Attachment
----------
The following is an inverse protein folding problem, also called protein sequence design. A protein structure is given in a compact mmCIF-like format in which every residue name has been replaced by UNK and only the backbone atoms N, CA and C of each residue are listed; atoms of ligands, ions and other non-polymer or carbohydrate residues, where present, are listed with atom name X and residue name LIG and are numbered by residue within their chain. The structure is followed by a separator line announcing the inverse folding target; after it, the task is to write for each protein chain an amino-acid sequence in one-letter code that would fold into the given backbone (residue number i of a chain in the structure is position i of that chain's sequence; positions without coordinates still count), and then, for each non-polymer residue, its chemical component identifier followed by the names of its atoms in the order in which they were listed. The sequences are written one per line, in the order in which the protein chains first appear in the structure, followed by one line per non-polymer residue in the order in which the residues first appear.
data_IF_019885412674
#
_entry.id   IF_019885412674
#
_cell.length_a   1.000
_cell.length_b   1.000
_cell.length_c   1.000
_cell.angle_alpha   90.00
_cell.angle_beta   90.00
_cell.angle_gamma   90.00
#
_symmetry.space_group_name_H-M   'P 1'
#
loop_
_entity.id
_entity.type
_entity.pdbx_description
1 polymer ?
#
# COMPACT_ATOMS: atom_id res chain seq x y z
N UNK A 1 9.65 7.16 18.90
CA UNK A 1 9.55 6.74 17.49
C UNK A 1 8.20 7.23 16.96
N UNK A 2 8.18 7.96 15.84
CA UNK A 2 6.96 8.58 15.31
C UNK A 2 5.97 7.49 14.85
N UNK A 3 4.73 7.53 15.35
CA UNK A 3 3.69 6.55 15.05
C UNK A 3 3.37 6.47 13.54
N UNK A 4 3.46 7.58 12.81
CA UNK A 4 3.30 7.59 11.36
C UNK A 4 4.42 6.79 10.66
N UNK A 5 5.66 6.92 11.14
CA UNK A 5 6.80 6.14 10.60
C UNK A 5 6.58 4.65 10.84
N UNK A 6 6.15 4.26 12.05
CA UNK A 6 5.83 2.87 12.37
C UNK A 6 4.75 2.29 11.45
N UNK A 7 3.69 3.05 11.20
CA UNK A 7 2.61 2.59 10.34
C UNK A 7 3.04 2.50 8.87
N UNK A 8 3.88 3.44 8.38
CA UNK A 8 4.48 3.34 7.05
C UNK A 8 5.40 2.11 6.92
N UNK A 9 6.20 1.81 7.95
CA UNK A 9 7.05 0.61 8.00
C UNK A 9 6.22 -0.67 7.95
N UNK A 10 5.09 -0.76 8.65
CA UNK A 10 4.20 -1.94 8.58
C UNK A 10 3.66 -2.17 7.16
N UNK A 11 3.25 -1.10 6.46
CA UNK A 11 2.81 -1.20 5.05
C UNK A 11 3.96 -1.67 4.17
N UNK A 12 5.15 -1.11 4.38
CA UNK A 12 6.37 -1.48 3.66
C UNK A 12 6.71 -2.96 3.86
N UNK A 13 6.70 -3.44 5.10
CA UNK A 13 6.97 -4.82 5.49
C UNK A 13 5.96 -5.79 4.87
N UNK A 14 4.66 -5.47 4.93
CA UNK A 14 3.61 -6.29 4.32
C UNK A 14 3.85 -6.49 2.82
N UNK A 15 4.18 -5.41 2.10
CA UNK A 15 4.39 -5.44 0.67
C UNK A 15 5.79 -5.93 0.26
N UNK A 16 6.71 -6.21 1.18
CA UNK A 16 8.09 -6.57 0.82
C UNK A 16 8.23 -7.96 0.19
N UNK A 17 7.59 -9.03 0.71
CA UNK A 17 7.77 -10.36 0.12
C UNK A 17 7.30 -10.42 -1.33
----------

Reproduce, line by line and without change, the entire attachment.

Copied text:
The following is an inverse protein folding problem, also called protein sequence design. A protein structure is given in a compact mmCIF-like format in which every residue name has been replaced by UNK and only the backbone atoms N, CA and C of each residue are listed; atoms of ligands, ions and other non-polymer or carbohydrate residues, where present, are listed with atom name X and residue name LIG and are numbered by residue within their chain. The structure is followed by a separator line announcing the inverse folding target; after it, the task is to write for each protein chain an amino-acid sequence in one-letter code that would fold into the given backbone (residue number i of a chain in the structure is position i of that chain's sequence; positions without coordinates still count), and then, for each non-polymer residue, its chemical component identifier followed by the names of its atoms in the order in which they were listed. The sequences are written one per line, in the order in which the protein chains first appear in the structure, followed by one line per non-polymer residue in the order in which the residues first appear.
data_IF_019885412674
#
_entry.id   IF_019885412674
#
_cell.length_a   1.000
_cell.length_b   1.000
_cell.length_c   1.000
_cell.angle_alpha   90.00
_cell.angle_beta   90.00
_cell.angle_gamma   90.00
#
_symmetry.space_group_name_H-M   'P 1'
#
loop_
_entity.id
_entity.type
_entity.pdbx_description
1 polymer ?
#
# COMPACT_ATOMS: atom_id res chain seq x y z
N UNK A 1 9.65 7.16 18.90
CA UNK A 1 9.55 6.74 17.49
C UNK A 1 8.20 7.23 16.96
N UNK A 2 8.18 7.96 15.84
CA UNK A 2 6.96 8.58 15.31
C UNK A 2 5.97 7.49 14.85
N UNK A 3 4.73 7.53 15.35
CA UNK A 3 3.69 6.55 15.05
C UNK A 3 3.37 6.47 13.54
N UNK A 4 3.46 7.58 12.81
CA UNK A 4 3.30 7.59 11.36
C UNK A 4 4.42 6.79 10.66
N UNK A 5 5.66 6.92 11.14
CA UNK A 5 6.80 6.14 10.60
C UNK A 5 6.58 4.65 10.84
N UNK A 6 6.15 4.26 12.05
CA UNK A 6 5.83 2.87 12.37
C UNK A 6 4.75 2.29 11.45
N UNK A 7 3.69 3.05 11.20
CA UNK A 7 2.61 2.59 10.34
C UNK A 7 3.04 2.50 8.87
N UNK A 8 3.88 3.44 8.38
CA UNK A 8 4.48 3.34 7.05
C UNK A 8 5.40 2.11 6.92
N UNK A 9 6.20 1.81 7.95
CA UNK A 9 7.05 0.61 8.00
C UNK A 9 6.22 -0.67 7.95
N UNK A 10 5.09 -0.76 8.65
CA UNK A 10 4.20 -1.94 8.58
C UNK A 10 3.66 -2.17 7.16
N UNK A 11 3.25 -1.10 6.46
CA UNK A 11 2.81 -1.20 5.05
C UNK A 11 3.96 -1.67 4.17
N UNK A 12 5.15 -1.11 4.38
CA UNK A 12 6.37 -1.48 3.66
C UNK A 12 6.71 -2.96 3.86
N UNK A 13 6.70 -3.44 5.10
CA UNK A 13 6.97 -4.82 5.49
C UNK A 13 5.96 -5.79 4.87
N UNK A 14 4.66 -5.47 4.93
CA UNK A 14 3.61 -6.29 4.32
C UNK A 14 3.85 -6.49 2.82
N UNK A 15 4.18 -5.41 2.10
CA UNK A 15 4.39 -5.44 0.67
C UNK A 15 5.79 -5.93 0.26
N UNK A 16 6.71 -6.21 1.18
CA UNK A 16 8.09 -6.57 0.82
C UNK A 16 8.23 -7.96 0.19
N UNK A 17 7.59 -9.03 0.71
CA UNK A 17 7.77 -10.36 0.12
C UNK A 17 7.30 -10.42 -1.33